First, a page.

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Worship and Community: Putting “Supper” back in The Lord’s Supper

In a blog post surrounding the broad issue of corporate worship, I brought up several elements of our worship gathering by asking,

Are there ways we can renew a sense of community around the sacraments?

It might be helpful to think about each one at a time. I will throw out some of my initial ramblings, and you can contribute to the mess, if you like (ha!). I want to start with one of the more evasive,

  1. The Lord’s Supper

Of all our various practices this probably seems the least communal—most of us are prone to experience this rich act of worship in isolation. We take a wafer and some juice, or wine, and reflect quietly on the finished work of Jesus on the cross. During this act, we are proclaiming “the Lord’s death until comes” (1 Cor. 11:26, NASB) as a way to remember him (Luke 22:19). Yet, how much more intense were early Christians when they engaged in this ancient, Christ-ordained act?

The Early Church didn’t eat wafers by themselves; they ate a feast with each other!

In fact, Paul’s beef with the Corinthians was over their factions, cliques, and ethnocentrism. It was to his chagrin that he had to call them out on their lack of community,

But in giving this instruction, I do not praise you, because you come together not for the better but for the worse. For, in the first place, when you come together as a church, I hear that divisions exist among you; and in part I believe it. For there must also be factions among you, so that those who are approved may become evident among you. Therefore, when you meet together, it is not to eat the Lord’s Supper (1 Cor. 11:17-20).

How did Jesus practice the Lord’s supper?

Now, there’s a good question. Jesus celebrated “communion” with his closest friends, in a house, at a table of food (see Luke 22:7-21). Now, let’s think about this gracefully…because there is a reason we have the cute wafers and little plastic cups of juice at our corporate gatherings—try inviting everyone from your church over for dinner—my question is more geared towards smaller communities within the church.

Is there a way we can bring back the “Supper” in the Lord’s Supper together?

Jesus came “Eating and Drinking”

In his book, A Meal With Jesus, Tim Chester points out the many times Jesus is pictured eating with people in Luke’s Gospel,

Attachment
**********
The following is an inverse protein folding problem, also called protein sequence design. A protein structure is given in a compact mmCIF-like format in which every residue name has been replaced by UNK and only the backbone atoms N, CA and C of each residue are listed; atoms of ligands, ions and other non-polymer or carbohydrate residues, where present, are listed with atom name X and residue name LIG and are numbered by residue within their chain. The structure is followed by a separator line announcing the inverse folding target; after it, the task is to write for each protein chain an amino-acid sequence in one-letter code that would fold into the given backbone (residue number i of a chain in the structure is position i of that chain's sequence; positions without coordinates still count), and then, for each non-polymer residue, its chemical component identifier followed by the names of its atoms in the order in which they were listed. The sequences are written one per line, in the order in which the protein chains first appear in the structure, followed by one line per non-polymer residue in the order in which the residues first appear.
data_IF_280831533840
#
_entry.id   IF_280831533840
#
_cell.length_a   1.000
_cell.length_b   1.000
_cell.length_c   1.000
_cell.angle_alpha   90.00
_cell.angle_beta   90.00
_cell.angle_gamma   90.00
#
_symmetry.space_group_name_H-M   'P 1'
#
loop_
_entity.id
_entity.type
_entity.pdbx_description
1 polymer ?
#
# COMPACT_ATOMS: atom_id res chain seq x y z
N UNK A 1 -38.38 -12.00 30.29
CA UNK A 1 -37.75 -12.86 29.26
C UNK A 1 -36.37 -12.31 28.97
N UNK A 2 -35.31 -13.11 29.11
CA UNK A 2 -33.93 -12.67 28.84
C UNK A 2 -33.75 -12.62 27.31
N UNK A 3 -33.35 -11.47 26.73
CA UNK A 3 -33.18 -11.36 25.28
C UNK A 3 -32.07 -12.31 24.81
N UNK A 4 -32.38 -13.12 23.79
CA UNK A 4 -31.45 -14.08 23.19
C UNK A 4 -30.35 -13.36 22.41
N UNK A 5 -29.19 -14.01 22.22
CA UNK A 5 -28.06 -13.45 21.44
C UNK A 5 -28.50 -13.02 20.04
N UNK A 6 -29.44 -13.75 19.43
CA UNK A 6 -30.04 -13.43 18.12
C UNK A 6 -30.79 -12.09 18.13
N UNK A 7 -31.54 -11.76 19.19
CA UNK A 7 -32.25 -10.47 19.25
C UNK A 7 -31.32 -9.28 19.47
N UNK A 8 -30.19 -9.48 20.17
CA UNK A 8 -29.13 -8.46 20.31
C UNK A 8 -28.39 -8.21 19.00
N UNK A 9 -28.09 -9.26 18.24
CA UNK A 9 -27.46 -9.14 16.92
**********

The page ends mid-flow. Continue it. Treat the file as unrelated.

1. In Luke 5 Jesus eats with tax collectors and sinners at the home of Levi.
  2. In Luke 7 Jesus is anointed at the home of Simon the Pharisee during a meal.
  3. In Luke 9 Jesus feeds the five thousand.
  4. In Luke 10 Jesus eats in the home of Martha and Mary.
  5. In Luke 11 Jesus condemns the Pharisees and teachers of the law at a meal.
  6. In Luke 14 Jesus is at a meal when he urges people to invite the poor to their meals rather than their friends.
  7. In Luke 19 Jesus invites himself to dinner with Zacchaeus.
  8. In Luke 22 we have the account of the Last Supper.
  9. In Luke 24 the risen Christ has a meal with the two disciples in Emmaus, and then later eats fish with the disciples in Jerusalem (p.10)

To top it all, Luke emphasizes that Jesus came into the world “eating and drinking” (Luke 7:34)

Considering this blatant purpose statement, it would appear that sharing meals with people was an important aspect to the Lord’s mission.

How many outsiders have you eaten with recently? Got any stories or experiences?

Book Review: A Meal With Jesus, by Tim Chester.

A Meal With Jesus is a book written by British pastor Tim Chester, and is a short theology of food. That’s right…food. The punchline of the book is that “Jesus came eating and drinking.” The premise? Jesus’ basic missional strategy was to eat with people, from the religious astute, to the marginalized, meals were a powerful means that the Son of God used to give people a taste of the kingdom (pun intended). While Chester gets a bit poetic with food (it’s charming), his main point is maintained with elegance and compassion: The single best way to bring your neighbors to the possibility of savoring Christ is through your hospitality. There is no better way, nor is there a more enjoyable way to be on mission, and in community than to eat a meal with someone. I’ve read a lot of books, but few of them will have such a meaningful and practical effect on mission as this one.

Here is a quick excerpt on the book by Tim Chester…

I highly recommend this book, especially to those who earnestly desire to be on mission in their community but are not sure how to do so. This book is for you.

Amazon: A Meal with Jesus: Discovering Grace, Community, and Mission around the Table (paperback)

Amazon: A Meal with Jesus: Discovering Grace, Community, and Mission around the Table (Kindle)


These books are up next!

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